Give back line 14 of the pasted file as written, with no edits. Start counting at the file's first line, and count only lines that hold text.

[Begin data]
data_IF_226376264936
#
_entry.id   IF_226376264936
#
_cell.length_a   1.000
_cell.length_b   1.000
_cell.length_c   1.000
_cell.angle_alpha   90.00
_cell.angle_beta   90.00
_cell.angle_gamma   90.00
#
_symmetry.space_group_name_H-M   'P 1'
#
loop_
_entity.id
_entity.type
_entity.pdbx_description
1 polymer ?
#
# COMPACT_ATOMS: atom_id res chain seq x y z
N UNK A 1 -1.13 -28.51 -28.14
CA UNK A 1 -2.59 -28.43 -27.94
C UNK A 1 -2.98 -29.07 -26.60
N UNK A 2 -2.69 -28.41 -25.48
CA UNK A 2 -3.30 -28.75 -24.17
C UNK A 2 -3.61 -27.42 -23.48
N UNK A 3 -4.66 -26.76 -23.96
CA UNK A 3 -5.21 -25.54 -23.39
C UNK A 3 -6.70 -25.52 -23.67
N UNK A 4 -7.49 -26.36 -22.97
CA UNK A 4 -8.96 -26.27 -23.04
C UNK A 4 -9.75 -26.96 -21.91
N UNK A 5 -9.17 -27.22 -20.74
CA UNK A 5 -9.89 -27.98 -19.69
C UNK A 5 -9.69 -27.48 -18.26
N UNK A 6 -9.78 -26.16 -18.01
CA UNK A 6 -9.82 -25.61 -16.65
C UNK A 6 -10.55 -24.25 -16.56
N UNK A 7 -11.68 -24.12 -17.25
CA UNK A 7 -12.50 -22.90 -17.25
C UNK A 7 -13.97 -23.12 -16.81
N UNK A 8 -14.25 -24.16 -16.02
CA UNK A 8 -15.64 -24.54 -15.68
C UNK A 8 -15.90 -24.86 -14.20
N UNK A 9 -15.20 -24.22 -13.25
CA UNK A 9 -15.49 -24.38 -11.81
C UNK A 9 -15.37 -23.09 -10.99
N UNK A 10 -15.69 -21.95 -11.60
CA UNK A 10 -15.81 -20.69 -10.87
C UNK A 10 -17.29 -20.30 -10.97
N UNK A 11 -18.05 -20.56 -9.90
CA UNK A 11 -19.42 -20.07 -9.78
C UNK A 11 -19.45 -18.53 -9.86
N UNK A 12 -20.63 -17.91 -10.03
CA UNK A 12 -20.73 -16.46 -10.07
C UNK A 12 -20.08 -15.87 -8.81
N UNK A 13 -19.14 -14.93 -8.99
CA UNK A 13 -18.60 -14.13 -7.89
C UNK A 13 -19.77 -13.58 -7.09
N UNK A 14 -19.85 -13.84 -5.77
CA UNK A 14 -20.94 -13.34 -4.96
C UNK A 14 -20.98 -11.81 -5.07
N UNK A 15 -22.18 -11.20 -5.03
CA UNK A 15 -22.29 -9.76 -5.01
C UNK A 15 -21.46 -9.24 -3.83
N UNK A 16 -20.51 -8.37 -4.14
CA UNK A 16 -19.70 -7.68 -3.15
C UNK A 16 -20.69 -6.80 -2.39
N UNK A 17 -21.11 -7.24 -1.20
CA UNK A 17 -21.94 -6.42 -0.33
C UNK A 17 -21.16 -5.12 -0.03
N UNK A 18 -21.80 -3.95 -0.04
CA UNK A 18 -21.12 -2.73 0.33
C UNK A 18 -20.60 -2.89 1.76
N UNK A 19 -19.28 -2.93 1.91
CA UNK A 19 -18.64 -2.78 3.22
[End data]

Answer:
loop_